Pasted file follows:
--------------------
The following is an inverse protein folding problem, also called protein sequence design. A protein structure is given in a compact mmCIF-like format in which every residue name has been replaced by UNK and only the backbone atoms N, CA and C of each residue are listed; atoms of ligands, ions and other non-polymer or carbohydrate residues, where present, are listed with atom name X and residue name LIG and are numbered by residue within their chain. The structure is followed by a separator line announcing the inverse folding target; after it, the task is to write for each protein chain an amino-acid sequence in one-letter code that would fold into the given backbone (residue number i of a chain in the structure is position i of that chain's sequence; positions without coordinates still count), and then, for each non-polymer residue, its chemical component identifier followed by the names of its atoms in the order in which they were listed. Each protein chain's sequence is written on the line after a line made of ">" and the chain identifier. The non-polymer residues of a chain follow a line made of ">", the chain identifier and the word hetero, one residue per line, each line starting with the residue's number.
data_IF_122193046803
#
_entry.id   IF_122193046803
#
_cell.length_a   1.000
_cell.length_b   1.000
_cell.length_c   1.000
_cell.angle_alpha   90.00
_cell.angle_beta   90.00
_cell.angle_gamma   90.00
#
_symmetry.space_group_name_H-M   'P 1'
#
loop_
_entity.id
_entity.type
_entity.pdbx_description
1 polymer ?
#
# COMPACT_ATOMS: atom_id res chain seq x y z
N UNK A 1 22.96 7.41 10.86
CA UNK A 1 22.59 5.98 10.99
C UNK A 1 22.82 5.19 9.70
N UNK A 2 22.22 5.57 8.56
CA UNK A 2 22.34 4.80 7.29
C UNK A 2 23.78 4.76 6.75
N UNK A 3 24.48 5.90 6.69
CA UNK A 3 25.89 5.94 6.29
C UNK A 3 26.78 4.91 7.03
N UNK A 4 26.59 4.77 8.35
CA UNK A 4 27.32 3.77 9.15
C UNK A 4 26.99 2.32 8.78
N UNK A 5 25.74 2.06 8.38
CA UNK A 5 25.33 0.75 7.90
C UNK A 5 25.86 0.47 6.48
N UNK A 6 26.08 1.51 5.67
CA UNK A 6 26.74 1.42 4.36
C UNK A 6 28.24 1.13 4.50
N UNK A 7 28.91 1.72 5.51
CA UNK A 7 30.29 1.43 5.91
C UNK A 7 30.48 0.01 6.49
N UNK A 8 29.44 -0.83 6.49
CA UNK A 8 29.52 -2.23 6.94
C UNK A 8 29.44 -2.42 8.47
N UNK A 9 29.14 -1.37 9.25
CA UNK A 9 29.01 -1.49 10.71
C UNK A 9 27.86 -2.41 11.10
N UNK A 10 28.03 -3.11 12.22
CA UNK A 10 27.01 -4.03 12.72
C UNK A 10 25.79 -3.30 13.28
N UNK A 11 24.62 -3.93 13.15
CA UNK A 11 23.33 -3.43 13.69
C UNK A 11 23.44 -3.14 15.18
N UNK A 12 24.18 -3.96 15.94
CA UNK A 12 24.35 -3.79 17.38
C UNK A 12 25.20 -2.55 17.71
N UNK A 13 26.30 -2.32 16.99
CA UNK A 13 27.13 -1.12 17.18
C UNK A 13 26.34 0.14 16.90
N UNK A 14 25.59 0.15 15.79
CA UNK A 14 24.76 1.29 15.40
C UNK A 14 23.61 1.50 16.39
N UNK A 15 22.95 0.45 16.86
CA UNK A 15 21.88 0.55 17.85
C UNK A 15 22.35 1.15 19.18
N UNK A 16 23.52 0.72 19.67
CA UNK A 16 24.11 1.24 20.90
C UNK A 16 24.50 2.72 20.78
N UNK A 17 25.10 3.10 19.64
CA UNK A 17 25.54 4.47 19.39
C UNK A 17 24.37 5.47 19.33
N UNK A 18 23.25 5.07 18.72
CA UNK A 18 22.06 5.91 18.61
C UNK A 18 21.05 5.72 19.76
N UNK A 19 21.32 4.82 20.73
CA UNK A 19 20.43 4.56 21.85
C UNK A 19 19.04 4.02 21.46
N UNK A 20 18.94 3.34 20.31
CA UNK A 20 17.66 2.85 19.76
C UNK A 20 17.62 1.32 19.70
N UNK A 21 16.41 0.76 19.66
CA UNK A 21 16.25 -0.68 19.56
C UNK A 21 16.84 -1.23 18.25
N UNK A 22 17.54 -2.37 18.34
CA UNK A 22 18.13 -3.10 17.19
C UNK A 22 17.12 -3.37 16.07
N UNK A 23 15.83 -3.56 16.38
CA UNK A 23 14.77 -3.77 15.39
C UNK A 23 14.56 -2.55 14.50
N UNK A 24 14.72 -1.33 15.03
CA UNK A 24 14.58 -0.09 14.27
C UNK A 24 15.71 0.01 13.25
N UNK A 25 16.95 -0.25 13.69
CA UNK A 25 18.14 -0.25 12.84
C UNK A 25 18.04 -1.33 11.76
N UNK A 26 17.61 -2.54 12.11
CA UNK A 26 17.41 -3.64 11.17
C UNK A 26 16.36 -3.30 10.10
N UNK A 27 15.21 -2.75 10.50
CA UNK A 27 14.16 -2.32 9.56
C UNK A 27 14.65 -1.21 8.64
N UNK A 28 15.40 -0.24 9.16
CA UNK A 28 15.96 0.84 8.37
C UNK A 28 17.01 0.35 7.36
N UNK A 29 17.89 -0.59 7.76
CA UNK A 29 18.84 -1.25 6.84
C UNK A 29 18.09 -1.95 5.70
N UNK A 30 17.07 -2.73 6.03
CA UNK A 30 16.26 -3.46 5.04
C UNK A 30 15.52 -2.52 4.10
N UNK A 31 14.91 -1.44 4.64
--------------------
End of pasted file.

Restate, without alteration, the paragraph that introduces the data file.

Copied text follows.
The following is an inverse protein folding problem, also called protein sequence design. A protein structure is given in a compact mmCIF-like format in which every residue name has been replaced by UNK and only the backbone atoms N, CA and C of each residue are listed; atoms of ligands, ions and other non-polymer or carbohydrate residues, where present, are listed with atom name X and residue name LIG and are numbered by residue within their chain. The structure is followed by a separator line announcing the inverse folding target; after it, the task is to write for each protein chain an amino-acid sequence in one-letter code that would fold into the given backbone (residue number i of a chain in the structure is position i of that chain's sequence; positions without coordinates still count), and then, for each non-polymer residue, its chemical component identifier followed by the names of its atoms in the order in which they were listed. Each protein chain's sequence is written on the line after a line made of ">" and the chain identifier. The non-polymer residues of a chain follow a line made of ">", the chain identifier and the word hetero, one residue per line, each line starting with the residue's number.